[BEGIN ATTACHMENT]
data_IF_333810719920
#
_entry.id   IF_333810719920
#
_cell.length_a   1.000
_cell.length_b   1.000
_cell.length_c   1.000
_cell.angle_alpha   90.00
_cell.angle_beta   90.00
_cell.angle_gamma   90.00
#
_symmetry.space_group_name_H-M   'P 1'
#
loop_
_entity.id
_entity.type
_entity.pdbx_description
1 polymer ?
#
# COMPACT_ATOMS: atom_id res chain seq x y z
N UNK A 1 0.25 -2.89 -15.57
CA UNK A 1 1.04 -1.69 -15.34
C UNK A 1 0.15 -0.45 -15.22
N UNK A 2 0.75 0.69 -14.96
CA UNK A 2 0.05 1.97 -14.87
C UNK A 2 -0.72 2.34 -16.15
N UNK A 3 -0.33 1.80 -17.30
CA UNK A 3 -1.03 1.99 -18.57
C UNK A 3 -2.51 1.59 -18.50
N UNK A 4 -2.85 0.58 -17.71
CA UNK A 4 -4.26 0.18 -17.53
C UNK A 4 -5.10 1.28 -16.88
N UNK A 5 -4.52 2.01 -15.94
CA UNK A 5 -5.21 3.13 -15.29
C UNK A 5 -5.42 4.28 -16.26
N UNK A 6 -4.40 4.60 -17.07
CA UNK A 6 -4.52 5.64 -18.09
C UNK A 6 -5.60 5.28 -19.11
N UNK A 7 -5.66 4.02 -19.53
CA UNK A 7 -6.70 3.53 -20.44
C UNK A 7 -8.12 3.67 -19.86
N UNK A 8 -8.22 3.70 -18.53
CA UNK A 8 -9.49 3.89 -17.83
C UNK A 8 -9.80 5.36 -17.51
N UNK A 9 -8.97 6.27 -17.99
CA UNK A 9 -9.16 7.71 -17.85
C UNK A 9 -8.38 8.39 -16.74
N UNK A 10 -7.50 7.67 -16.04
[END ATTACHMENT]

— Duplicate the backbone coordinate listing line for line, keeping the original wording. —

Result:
data_IF_333810719920
#
_entry.id   IF_333810719920
#
_cell.length_a   1.000
_cell.length_b   1.000
_cell.length_c   1.000
_cell.angle_alpha   90.00
_cell.angle_beta   90.00
_cell.angle_gamma   90.00
#
_symmetry.space_group_name_H-M   'P 1'
#
loop_
_entity.id
_entity.type
_entity.pdbx_description
1 polymer ?
#
# COMPACT_ATOMS: atom_id res chain seq x y z
N UNK A 1 0.25 -2.89 -15.57
CA UNK A 1 1.04 -1.69 -15.34
C UNK A 1 0.15 -0.45 -15.22
N UNK A 2 0.75 0.69 -14.96
CA UNK A 2 0.05 1.97 -14.87
C UNK A 2 -0.72 2.34 -16.15
N UNK A 3 -0.33 1.80 -17.30
CA UNK A 3 -1.03 1.99 -18.57
C UNK A 3 -2.51 1.59 -18.50
N UNK A 4 -2.85 0.58 -17.71
CA UNK A 4 -4.26 0.18 -17.53
C UNK A 4 -5.10 1.28 -16.88
N UNK A 5 -4.52 2.01 -15.94
CA UNK A 5 -5.21 3.13 -15.29
C UNK A 5 -5.42 4.28 -16.26
N UNK A 6 -4.40 4.60 -17.07
CA UNK A 6 -4.52 5.64 -18.09
C UNK A 6 -5.60 5.28 -19.11
N UNK A 7 -5.66 4.02 -19.53
CA UNK A 7 -6.70 3.53 -20.44
C UNK A 7 -8.12 3.67 -19.86
N UNK A 8 -8.22 3.70 -18.53
CA UNK A 8 -9.49 3.89 -17.83
C UNK A 8 -9.80 5.36 -17.51
N UNK A 9 -8.97 6.27 -17.99
CA UNK A 9 -9.16 7.71 -17.85
C UNK A 9 -8.38 8.39 -16.74
N UNK A 10 -7.50 7.67 -16.04